||Posted: January 2, 2009, 11:00 AM ET |
Sri Lankan Army Captures De-facto Capital of Tamil Tigers
|In a blow to the goals of the separatist Tamil Tigers, Sri Lankan government troops captured the northern town of Kilinochchi Friday, which has served as a de facto headquarters for the rebels in their fight for an independent homeland.|
The capture was met with a swift response from the separatist group, as a suspected suicide bomber riding a motorcycle struck near the headquarters of the Sri Lankan Air Force during rush hour in the country's capital city of Colombo, killing two airmen, police spokesman Ranjith Gunasekara told news agencies.
The Liberation Tigers of Tamil Eelam, or LTTE, have been fighting for a homeland in the north and the east independent of the majority Sinhalese government for 25 years. The capture of Kilinochchi is the biggest blow to their cause in years and reduces their operations to territory in Mullaitivu, a port town in the east.
With Kilinochchi captured, Sri Lankan troops are now heading to Mullaitivu as they try to push the Tigers toward the ocean.
"We are confident that we can see the end of them within this year," said Sri Lankan Army commander Lt. Gen. Sarath Fonseka "We don't need even a year to see their end."
Tamil Tiger political leader Balasingham Nadesan said the group would continue fighting even after losing their territory in the north, according to the Associated Press.
More than 70,000 people have been killed in battles between the Tamil Tigers and Sri Lankan government forces over the years. As fighting has increased in Tamil-held areas in recent months, more and more civilians have been displaced from their homes and a rise in abductions and disappearances along with the war effort has fueled criticism of the Sri Lankan government, the New York Times reported.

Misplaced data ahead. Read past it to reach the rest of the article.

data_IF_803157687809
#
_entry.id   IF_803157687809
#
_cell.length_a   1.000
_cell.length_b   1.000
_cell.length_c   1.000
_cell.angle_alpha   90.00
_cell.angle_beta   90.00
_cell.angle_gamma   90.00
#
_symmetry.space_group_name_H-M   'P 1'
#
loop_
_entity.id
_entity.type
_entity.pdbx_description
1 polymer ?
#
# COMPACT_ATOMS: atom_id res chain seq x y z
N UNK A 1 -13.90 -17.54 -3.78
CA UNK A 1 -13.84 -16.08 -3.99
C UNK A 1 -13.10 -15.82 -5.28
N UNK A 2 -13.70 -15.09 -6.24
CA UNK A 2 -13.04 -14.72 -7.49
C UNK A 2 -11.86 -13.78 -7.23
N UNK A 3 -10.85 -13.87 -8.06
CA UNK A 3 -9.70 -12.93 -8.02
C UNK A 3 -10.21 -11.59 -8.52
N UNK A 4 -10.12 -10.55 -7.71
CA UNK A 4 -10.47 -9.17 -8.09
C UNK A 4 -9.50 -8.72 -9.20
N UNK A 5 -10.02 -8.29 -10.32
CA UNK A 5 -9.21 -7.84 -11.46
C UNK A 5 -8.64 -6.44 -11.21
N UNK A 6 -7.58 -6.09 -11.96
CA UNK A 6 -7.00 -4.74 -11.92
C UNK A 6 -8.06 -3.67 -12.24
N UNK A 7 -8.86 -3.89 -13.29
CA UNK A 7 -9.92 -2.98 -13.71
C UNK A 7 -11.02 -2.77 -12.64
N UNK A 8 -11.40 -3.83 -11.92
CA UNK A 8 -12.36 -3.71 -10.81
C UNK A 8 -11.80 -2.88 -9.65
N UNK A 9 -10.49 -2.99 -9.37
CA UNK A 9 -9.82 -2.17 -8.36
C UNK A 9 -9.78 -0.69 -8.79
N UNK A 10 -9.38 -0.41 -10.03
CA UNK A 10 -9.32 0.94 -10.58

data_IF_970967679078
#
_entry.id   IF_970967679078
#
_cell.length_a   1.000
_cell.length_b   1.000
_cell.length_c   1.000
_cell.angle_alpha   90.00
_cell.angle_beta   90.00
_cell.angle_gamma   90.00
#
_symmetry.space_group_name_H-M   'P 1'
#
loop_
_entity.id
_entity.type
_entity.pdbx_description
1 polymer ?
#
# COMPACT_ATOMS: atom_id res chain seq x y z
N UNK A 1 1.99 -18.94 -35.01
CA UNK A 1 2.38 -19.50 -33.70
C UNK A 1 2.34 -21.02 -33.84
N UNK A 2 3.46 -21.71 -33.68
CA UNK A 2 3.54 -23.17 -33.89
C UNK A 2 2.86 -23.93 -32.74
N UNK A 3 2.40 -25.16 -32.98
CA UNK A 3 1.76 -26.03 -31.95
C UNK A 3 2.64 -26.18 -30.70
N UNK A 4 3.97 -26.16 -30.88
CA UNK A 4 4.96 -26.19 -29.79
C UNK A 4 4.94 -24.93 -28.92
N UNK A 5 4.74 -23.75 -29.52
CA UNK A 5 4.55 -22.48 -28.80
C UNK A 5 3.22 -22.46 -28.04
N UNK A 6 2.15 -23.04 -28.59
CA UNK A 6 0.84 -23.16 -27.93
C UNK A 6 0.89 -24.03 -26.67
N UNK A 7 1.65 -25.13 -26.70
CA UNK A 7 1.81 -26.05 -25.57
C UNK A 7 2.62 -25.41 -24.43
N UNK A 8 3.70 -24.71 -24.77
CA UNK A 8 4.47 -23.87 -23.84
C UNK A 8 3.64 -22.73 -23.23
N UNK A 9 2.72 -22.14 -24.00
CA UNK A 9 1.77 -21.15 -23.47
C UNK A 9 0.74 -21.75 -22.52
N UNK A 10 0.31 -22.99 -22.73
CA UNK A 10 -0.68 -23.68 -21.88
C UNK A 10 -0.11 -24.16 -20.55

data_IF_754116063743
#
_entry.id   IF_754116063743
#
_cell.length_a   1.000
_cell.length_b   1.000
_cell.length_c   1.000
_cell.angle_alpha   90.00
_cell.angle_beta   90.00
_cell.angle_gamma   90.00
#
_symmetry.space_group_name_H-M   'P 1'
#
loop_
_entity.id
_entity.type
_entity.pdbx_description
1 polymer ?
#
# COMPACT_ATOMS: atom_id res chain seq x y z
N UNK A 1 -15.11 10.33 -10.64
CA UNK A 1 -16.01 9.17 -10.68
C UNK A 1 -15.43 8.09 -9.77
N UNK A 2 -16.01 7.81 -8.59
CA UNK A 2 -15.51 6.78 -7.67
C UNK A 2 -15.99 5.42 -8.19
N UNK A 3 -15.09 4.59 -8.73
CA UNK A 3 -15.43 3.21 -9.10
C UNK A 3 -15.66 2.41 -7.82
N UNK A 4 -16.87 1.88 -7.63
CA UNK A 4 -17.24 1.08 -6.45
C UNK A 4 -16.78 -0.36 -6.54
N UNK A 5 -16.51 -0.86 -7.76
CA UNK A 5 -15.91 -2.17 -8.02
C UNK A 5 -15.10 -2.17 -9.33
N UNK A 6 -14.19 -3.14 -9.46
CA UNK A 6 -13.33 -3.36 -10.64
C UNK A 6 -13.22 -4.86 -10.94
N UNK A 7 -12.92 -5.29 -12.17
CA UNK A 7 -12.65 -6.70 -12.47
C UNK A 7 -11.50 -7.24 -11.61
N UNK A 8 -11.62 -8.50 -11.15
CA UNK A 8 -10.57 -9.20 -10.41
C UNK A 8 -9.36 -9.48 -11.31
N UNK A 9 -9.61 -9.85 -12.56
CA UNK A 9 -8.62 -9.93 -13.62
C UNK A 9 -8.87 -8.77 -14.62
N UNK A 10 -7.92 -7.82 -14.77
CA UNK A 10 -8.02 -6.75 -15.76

The rebuttal attack in Colombo wounded some 30 other people, including nine Air Force staffers, according to military and hospital officials. Sri Lankan officials said that the Tamil Tigers have used suicide bombings in the past in response to government pressure on rebel territories in the north.
President Mahinda Rajapaksa announced the taking of the town in a nationally televised address.
"It was the constant dream of all Sri Lankans, whether Sinhala, Tamil or Muslim, who are opposed to separatism, racism, and terrorism, and have always, sought peace, freedom and democracy. Today our heroic troops have made that dream a reality," he said.
"For the last time, I call upon the LTTE to lay down their arms and surrender," he said, according to the AP.
The president's announcement was met with celebrations in Colombo as people lit firecrackers, danced in the streets and waved Sri Lankan flags, according to wire reports.
Kilinochchi was captured by government troops in 1996 but the Tamil Tigers retook control of the town in 1998. Since then, the group has used it as a central hub to set up an independent state with a police force, courts and tax offices.
The city's capture is a key prize for the government in their fight against the Tamil Tigers, military spokesman Keheliya Rambukwella told Voice of America.
"Their complete administration and infrastructure will be dismantled to great extent," Rambukwella said. "Which means it is a huge setback and there will be very little left for them to activate their terror activities."
Sri Lanka's military began closing in on Kilinochchi in September and began targeting the group's defenses around the city in the December. The Tigers had built defenses, including a moat, around Kilinochchi and were helped by monsoon rains that made it difficult for Sri Lankan forces to advance.
By the time government groups entered the city, they met very little resistance, a sign that the rebels probably withdrew to their jungle bases, according to a military spokesman quoted by the AP.
Tamil Tiger representatives did not make a comment about the capture, but a news post on a pro-rebel Web site said the group had moved.
"The Sri Lanka Army has entered a virtual ghost town as the whole civilian infrastructure as well as the centre of the Liberation Tigers of Tamil Elam had shifted further northeast," according to a story dated for Thursday.
Attempts to come to a substantial truce have failed. A year ago President Rajapaksa's government ended a fragile truce agreement brokered by Norway saying the Tamil Tigers were using the agreement to regroup and re-arm.
---- Compiled from wire reports and other media sources